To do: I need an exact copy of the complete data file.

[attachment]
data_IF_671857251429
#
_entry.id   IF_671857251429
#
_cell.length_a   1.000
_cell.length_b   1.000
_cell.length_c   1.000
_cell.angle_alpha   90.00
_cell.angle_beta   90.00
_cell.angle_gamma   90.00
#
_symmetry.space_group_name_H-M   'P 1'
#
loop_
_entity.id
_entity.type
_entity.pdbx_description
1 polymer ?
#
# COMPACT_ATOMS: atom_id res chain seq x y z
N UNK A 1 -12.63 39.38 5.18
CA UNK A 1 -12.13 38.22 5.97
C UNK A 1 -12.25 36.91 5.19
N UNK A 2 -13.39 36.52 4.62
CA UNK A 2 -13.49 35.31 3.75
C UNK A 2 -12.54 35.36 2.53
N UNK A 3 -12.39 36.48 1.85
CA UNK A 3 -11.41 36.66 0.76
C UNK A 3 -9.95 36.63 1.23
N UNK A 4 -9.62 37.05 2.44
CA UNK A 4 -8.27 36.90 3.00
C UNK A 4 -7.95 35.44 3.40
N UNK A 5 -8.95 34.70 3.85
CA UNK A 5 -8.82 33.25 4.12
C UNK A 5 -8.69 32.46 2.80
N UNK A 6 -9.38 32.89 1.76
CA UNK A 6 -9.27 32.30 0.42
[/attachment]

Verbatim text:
data_IF_671857251429
#
_entry.id   IF_671857251429
#
_cell.length_a   1.000
_cell.length_b   1.000
_cell.length_c   1.000
_cell.angle_alpha   90.00
_cell.angle_beta   90.00
_cell.angle_gamma   90.00
#
_symmetry.space_group_name_H-M   'P 1'
#
loop_
_entity.id
_entity.type
_entity.pdbx_description
1 polymer ?
#
# COMPACT_ATOMS: atom_id res chain seq x y z
N UNK A 1 -12.63 39.38 5.18
CA UNK A 1 -12.13 38.22 5.97
C UNK A 1 -12.25 36.91 5.19
N UNK A 2 -13.39 36.52 4.62
CA UNK A 2 -13.49 35.31 3.75
C UNK A 2 -12.54 35.36 2.53
N UNK A 3 -12.39 36.48 1.85
CA UNK A 3 -11.41 36.66 0.76
C UNK A 3 -9.95 36.63 1.23
N UNK A 4 -9.62 37.05 2.44
CA UNK A 4 -8.27 36.90 3.00
C UNK A 4 -7.95 35.44 3.40
N UNK A 5 -8.95 34.70 3.85
CA UNK A 5 -8.82 33.25 4.12
C UNK A 5 -8.69 32.46 2.80
N UNK A 6 -9.38 32.89 1.76
CA UNK A 6 -9.27 32.30 0.42